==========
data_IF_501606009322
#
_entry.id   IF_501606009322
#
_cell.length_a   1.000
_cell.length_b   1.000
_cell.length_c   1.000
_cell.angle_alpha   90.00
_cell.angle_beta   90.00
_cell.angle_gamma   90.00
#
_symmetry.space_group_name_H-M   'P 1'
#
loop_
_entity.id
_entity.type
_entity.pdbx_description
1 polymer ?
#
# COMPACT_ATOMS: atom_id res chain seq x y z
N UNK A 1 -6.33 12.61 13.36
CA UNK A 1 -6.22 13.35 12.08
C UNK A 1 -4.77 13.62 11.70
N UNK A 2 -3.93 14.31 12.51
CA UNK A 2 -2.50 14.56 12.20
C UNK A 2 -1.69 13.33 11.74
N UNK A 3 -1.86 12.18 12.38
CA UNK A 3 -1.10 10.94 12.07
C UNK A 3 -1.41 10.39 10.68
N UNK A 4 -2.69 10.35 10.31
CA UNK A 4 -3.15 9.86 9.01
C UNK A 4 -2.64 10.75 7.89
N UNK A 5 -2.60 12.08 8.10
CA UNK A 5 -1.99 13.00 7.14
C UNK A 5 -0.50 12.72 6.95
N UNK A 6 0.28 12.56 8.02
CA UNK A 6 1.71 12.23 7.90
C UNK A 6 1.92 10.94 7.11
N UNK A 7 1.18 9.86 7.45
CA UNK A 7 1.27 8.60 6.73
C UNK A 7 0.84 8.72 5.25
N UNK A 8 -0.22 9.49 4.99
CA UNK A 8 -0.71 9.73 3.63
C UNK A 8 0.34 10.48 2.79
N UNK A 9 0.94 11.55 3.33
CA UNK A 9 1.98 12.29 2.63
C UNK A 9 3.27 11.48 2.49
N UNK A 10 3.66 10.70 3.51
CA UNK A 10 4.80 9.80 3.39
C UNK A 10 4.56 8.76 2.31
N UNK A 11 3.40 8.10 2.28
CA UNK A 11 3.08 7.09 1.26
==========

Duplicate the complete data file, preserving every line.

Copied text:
data_IF_501606009322
#
_entry.id   IF_501606009322
#
_cell.length_a   1.000
_cell.length_b   1.000
_cell.length_c   1.000
_cell.angle_alpha   90.00
_cell.angle_beta   90.00
_cell.angle_gamma   90.00
#
_symmetry.space_group_name_H-M   'P 1'
#
loop_
_entity.id
_entity.type
_entity.pdbx_description
1 polymer ?
#
# COMPACT_ATOMS: atom_id res chain seq x y z
N UNK A 1 -6.33 12.61 13.36
CA UNK A 1 -6.22 13.35 12.08
C UNK A 1 -4.77 13.62 11.70
N UNK A 2 -3.93 14.31 12.51
CA UNK A 2 -2.50 14.56 12.20
C UNK A 2 -1.69 13.33 11.74
N UNK A 3 -1.86 12.18 12.38
CA UNK A 3 -1.10 10.94 12.07
C UNK A 3 -1.41 10.39 10.68
N UNK A 4 -2.69 10.35 10.31
CA UNK A 4 -3.15 9.86 9.01
C UNK A 4 -2.64 10.75 7.89
N UNK A 5 -2.60 12.08 8.10
CA UNK A 5 -1.99 13.00 7.14
C UNK A 5 -0.50 12.72 6.95
N UNK A 6 0.28 12.56 8.02
CA UNK A 6 1.71 12.23 7.90
C UNK A 6 1.92 10.94 7.11
N UNK A 7 1.18 9.86 7.45
CA UNK A 7 1.27 8.60 6.73
C UNK A 7 0.84 8.72 5.25
N UNK A 8 -0.22 9.49 4.99
CA UNK A 8 -0.71 9.73 3.63
C UNK A 8 0.34 10.48 2.79
N UNK A 9 0.94 11.55 3.33
CA UNK A 9 1.98 12.29 2.63
C UNK A 9 3.27 11.48 2.49
N UNK A 10 3.66 10.70 3.51
CA UNK A 10 4.80 9.80 3.39
C UNK A 10 4.56 8.76 2.31
N UNK A 11 3.40 8.10 2.28
CA UNK A 11 3.08 7.09 1.26